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The health of Britain's trees

Part 1

Walking through the woods

You may have read one of my earlier blogs about Ash Dieback –Chalara fraxinea which first came to light in late 2014 at a very low level, but I am saddened to read that it is now spreading rapidly across the UK. It is now in the West Midlands, an area in which there is 101,000 hectares of woodland and Ash makes up about 10% of the woodland cover and tends to occur in ash dominant woodlands so, Chalara could have significant impacts.

The disease is caused by a fungus and the symptoms include leaf wilt and loss, twig and branch dieback, bark lesions and timber staining and usually tree death. Not all infected ash will die as some trees maybe resistant, but the vast majority will – Pretty devastating really.

A recent article in the Telegraph – ‘Nobody wants the countryside to close down’ talked about the problems that the Duke of Devonshire has on his Chatsworth Estate.

His wonderful estate has 405 hectares of parkland and is packed with rare tree species. He thinks that between 10-20% of the estates tree population will need to be replaced as a result of pests and pathogens and its far from just Ash Dieback. However, despite his particular sadness at the loss of around one-third of the estate’s cedar trees, some of them at least 250 years old, he remains sanguine. He accepts that disease is just part of life for anyone who loves and reveres trees, and for him it’s all about adopting a policy of diverse species selection and then he believes, it can be bought under control.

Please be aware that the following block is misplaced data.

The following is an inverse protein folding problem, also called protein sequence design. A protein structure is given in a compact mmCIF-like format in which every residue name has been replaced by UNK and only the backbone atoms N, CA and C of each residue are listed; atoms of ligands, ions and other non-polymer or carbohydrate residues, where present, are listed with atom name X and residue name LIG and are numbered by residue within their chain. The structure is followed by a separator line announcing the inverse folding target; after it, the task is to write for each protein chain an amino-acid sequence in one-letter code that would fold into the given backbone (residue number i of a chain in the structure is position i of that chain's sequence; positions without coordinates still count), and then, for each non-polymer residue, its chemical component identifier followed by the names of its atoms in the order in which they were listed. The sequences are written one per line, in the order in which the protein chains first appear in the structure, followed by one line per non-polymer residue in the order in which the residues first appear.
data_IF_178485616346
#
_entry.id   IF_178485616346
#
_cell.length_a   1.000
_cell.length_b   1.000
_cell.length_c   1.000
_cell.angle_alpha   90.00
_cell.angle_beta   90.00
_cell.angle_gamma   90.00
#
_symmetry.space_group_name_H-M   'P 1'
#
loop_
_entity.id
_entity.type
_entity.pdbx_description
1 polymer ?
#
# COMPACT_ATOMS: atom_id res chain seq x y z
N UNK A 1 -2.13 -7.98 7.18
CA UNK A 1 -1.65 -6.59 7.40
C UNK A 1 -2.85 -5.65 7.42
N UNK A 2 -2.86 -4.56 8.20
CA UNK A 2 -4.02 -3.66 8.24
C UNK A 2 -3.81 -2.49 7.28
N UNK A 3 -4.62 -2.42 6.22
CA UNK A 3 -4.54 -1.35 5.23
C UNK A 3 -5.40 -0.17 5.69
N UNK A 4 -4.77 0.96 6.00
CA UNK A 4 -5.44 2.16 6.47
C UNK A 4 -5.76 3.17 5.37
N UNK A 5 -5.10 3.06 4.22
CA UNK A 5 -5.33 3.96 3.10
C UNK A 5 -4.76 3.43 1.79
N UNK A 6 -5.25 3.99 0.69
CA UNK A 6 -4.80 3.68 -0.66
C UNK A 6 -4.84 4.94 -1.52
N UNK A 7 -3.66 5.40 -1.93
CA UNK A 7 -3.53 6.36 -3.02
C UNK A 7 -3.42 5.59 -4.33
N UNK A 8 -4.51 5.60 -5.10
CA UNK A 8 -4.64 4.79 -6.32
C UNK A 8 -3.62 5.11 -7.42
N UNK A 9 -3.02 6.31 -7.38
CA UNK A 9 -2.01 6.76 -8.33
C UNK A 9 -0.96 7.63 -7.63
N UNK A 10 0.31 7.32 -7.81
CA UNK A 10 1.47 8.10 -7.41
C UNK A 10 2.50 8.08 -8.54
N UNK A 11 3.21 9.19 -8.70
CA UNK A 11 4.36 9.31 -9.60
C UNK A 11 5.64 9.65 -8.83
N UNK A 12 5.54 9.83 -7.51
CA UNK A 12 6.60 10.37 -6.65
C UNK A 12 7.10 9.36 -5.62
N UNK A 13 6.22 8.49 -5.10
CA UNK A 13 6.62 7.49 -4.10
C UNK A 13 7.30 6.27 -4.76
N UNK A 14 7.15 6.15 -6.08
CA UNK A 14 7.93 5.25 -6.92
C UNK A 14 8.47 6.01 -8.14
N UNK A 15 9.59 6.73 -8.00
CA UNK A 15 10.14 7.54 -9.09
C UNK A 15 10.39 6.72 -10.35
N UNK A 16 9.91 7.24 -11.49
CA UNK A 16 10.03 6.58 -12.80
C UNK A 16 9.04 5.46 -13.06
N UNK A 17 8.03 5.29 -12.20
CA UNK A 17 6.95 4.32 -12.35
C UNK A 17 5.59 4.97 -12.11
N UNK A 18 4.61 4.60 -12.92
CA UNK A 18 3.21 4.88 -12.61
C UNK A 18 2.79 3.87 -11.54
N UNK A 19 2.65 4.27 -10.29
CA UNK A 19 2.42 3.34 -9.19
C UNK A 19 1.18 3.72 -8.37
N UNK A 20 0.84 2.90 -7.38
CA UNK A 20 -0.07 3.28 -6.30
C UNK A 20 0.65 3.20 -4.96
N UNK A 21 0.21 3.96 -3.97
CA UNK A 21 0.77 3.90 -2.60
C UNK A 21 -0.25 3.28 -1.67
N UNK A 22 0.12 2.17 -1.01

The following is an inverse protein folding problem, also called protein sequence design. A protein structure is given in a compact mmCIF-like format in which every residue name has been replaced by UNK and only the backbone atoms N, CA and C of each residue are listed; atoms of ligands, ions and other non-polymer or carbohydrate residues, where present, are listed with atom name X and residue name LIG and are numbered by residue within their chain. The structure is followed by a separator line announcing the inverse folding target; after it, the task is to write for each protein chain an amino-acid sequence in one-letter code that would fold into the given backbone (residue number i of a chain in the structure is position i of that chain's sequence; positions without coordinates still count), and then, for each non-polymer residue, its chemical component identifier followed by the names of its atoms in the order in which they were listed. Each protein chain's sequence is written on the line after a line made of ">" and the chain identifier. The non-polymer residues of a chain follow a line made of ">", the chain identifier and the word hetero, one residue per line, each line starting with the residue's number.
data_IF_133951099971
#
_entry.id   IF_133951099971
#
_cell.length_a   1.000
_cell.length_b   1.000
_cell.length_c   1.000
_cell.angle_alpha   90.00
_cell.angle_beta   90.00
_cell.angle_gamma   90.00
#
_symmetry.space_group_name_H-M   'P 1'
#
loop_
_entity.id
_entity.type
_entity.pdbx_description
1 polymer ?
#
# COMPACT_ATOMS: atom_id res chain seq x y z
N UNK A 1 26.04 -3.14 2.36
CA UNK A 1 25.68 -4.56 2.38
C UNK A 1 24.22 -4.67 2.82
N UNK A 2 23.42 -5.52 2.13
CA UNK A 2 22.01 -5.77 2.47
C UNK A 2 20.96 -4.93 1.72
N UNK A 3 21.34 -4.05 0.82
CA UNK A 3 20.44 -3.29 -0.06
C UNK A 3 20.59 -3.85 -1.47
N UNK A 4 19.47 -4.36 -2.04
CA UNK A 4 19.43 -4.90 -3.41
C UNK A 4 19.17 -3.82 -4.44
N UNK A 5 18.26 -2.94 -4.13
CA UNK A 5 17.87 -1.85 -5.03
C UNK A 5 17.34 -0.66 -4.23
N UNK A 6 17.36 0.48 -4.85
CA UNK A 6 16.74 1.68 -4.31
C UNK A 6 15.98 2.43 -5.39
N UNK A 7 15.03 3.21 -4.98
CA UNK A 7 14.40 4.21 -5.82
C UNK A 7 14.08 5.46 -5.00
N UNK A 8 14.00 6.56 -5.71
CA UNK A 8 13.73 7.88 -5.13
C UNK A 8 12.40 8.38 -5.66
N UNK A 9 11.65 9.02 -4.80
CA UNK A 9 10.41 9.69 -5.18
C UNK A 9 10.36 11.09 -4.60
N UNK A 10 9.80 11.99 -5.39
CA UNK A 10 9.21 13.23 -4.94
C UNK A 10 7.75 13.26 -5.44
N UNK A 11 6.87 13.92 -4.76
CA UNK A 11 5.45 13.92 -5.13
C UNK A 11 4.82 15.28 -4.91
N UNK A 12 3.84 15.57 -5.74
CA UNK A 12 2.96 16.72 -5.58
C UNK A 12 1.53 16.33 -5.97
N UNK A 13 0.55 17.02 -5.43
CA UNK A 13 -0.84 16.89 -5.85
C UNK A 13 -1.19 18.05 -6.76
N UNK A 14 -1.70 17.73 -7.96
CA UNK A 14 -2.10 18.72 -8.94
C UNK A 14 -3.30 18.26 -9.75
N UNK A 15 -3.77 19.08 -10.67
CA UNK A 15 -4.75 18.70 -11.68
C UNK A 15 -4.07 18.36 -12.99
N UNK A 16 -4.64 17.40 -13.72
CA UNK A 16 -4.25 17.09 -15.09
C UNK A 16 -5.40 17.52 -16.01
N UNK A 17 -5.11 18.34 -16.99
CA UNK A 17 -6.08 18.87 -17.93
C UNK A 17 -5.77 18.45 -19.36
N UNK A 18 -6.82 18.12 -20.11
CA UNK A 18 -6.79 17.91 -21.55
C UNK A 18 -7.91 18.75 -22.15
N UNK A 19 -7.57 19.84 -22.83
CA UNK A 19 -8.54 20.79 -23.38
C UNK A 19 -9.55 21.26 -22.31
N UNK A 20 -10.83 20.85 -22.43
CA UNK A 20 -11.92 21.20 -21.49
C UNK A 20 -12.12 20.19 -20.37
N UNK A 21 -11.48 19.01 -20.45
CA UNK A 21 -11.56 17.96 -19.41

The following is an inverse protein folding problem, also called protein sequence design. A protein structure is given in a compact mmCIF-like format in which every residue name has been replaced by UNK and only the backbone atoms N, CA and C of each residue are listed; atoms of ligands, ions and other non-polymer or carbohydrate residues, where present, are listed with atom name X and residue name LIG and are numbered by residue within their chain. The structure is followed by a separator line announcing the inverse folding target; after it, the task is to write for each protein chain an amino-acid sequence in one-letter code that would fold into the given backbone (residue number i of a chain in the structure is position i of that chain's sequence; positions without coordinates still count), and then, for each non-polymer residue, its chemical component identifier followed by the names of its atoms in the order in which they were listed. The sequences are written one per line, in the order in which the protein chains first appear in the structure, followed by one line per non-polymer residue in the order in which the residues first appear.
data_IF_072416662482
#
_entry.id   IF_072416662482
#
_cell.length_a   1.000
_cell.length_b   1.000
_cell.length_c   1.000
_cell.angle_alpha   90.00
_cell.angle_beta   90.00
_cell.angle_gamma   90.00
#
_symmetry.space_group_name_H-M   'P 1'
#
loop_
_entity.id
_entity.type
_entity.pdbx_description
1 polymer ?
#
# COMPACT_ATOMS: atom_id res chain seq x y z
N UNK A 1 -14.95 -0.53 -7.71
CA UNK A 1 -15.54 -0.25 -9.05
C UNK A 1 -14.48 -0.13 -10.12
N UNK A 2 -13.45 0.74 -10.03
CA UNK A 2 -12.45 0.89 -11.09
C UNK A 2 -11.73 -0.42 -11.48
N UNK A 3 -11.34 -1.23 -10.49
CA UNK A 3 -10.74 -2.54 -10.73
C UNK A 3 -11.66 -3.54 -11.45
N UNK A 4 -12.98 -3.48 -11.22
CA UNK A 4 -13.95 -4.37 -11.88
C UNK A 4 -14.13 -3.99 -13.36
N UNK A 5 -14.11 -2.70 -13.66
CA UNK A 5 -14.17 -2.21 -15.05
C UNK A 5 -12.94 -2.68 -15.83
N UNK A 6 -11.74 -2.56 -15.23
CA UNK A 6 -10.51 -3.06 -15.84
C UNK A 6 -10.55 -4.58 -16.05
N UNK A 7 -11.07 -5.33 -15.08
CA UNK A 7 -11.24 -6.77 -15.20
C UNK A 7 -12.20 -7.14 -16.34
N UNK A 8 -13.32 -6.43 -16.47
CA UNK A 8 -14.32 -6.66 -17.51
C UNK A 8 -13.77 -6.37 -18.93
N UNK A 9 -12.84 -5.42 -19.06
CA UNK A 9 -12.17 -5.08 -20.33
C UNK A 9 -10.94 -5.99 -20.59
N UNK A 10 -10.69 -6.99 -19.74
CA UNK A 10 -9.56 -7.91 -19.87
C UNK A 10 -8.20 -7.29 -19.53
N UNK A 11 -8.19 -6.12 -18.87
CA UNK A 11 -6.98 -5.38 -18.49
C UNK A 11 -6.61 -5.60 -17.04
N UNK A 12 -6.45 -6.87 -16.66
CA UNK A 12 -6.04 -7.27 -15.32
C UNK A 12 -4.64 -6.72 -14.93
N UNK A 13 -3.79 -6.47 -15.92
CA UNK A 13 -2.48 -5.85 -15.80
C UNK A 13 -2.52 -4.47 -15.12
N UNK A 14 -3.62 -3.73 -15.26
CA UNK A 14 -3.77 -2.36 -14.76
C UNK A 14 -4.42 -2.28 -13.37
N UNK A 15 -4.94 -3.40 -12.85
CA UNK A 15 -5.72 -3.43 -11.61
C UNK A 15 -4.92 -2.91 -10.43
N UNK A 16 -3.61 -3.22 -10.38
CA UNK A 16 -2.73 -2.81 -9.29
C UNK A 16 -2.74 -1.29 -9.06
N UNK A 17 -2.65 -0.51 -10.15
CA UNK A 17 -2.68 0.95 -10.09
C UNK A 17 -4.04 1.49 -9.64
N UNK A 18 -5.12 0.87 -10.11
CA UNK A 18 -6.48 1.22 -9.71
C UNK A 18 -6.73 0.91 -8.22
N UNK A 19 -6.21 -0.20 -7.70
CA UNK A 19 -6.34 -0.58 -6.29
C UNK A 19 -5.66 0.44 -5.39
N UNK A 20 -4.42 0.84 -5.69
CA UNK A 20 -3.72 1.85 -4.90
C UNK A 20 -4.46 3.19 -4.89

It almost seems unbelievable that a fungus can kill such a beautiful mature tree, decades in age, but this is not the first time. Remember Dutch Elm disease some 45 years ago when the species disappeared from our landscape with the loss of over 25 million trees. There are presently other significant pest and diseases within the tree population, namely Ramorum in Larch trees which is leading to swathes of the species being cut down to try and curb the spread. There is also acute oak decline in oak trees and Dothistroma needle blight in pine trees.

Interestingly, whilst the forestry commission talks about the importance of biosecurity, even to the extent of cleaning vehicle tyres, chippers and chainsaws after working in infected areas, the Duke of Devonshire is quite clear that we are going to have to survive this nasty outbreak of tree disease without basic bio-security – after all, is it realistic to start demanding that all visitors to woodland disinfect their footwear or bike tyres?

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